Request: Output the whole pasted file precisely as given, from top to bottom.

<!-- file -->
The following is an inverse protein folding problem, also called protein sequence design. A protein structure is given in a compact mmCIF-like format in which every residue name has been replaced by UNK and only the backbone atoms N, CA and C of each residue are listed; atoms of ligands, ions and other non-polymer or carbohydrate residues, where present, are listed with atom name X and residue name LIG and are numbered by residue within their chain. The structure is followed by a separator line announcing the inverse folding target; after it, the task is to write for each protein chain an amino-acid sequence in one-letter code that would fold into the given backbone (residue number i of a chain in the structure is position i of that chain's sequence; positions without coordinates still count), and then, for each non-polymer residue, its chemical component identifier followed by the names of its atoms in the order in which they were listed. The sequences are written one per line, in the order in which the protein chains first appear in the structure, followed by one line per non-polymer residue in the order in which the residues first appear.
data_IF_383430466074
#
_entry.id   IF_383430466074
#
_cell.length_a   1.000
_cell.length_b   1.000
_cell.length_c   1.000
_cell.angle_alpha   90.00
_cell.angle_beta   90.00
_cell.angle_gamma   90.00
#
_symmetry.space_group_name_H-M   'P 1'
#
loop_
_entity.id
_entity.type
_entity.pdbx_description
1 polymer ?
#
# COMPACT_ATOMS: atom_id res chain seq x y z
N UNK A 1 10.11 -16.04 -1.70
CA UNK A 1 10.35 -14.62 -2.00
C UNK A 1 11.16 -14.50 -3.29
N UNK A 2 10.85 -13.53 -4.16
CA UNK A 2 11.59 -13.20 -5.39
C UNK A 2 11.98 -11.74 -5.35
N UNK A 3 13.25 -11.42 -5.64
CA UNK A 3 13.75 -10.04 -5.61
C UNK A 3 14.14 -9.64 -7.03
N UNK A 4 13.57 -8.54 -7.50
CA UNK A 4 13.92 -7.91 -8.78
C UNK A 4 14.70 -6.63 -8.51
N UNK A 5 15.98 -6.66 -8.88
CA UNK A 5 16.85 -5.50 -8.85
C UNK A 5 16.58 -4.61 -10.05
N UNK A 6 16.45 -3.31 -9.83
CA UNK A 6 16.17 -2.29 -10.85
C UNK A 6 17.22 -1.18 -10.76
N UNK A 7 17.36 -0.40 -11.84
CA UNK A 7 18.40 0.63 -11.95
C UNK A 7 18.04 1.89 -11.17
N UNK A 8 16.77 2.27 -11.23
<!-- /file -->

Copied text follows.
The following is an inverse protein folding problem, also called protein sequence design. A protein structure is given in a compact mmCIF-like format in which every residue name has been replaced by UNK and only the backbone atoms N, CA and C of each residue are listed; atoms of ligands, ions and other non-polymer or carbohydrate residues, where present, are listed with atom name X and residue name LIG and are numbered by residue within their chain. The structure is followed by a separator line announcing the inverse folding target; after it, the task is to write for each protein chain an amino-acid sequence in one-letter code that would fold into the given backbone (residue number i of a chain in the structure is position i of that chain's sequence; positions without coordinates still count), and then, for each non-polymer residue, its chemical component identifier followed by the names of its atoms in the order in which they were listed. The sequences are written one per line, in the order in which the protein chains first appear in the structure, followed by one line per non-polymer residue in the order in which the residues first appear.
data_IF_383430466074
#
_entry.id   IF_383430466074
#
_cell.length_a   1.000
_cell.length_b   1.000
_cell.length_c   1.000
_cell.angle_alpha   90.00
_cell.angle_beta   90.00
_cell.angle_gamma   90.00
#
_symmetry.space_group_name_H-M   'P 1'
#
loop_
_entity.id
_entity.type
_entity.pdbx_description
1 polymer ?
#
# COMPACT_ATOMS: atom_id res chain seq x y z
N UNK A 1 10.11 -16.04 -1.70
CA UNK A 1 10.35 -14.62 -2.00
C UNK A 1 11.16 -14.50 -3.29
N UNK A 2 10.85 -13.53 -4.16
CA UNK A 2 11.59 -13.20 -5.39
C UNK A 2 11.98 -11.74 -5.35
N UNK A 3 13.25 -11.42 -5.64
CA UNK A 3 13.75 -10.04 -5.61
C UNK A 3 14.14 -9.64 -7.03
N UNK A 4 13.57 -8.54 -7.50
CA UNK A 4 13.92 -7.91 -8.78
C UNK A 4 14.70 -6.63 -8.51
N UNK A 5 15.98 -6.66 -8.88
CA UNK A 5 16.85 -5.50 -8.85
C UNK A 5 16.58 -4.61 -10.05
N UNK A 6 16.45 -3.31 -9.83
CA UNK A 6 16.17 -2.29 -10.85
C UNK A 6 17.22 -1.18 -10.76
N UNK A 7 17.36 -0.40 -11.84
CA UNK A 7 18.40 0.63 -11.95
C UNK A 7 18.04 1.89 -11.17
N UNK A 8 16.77 2.27 -11.23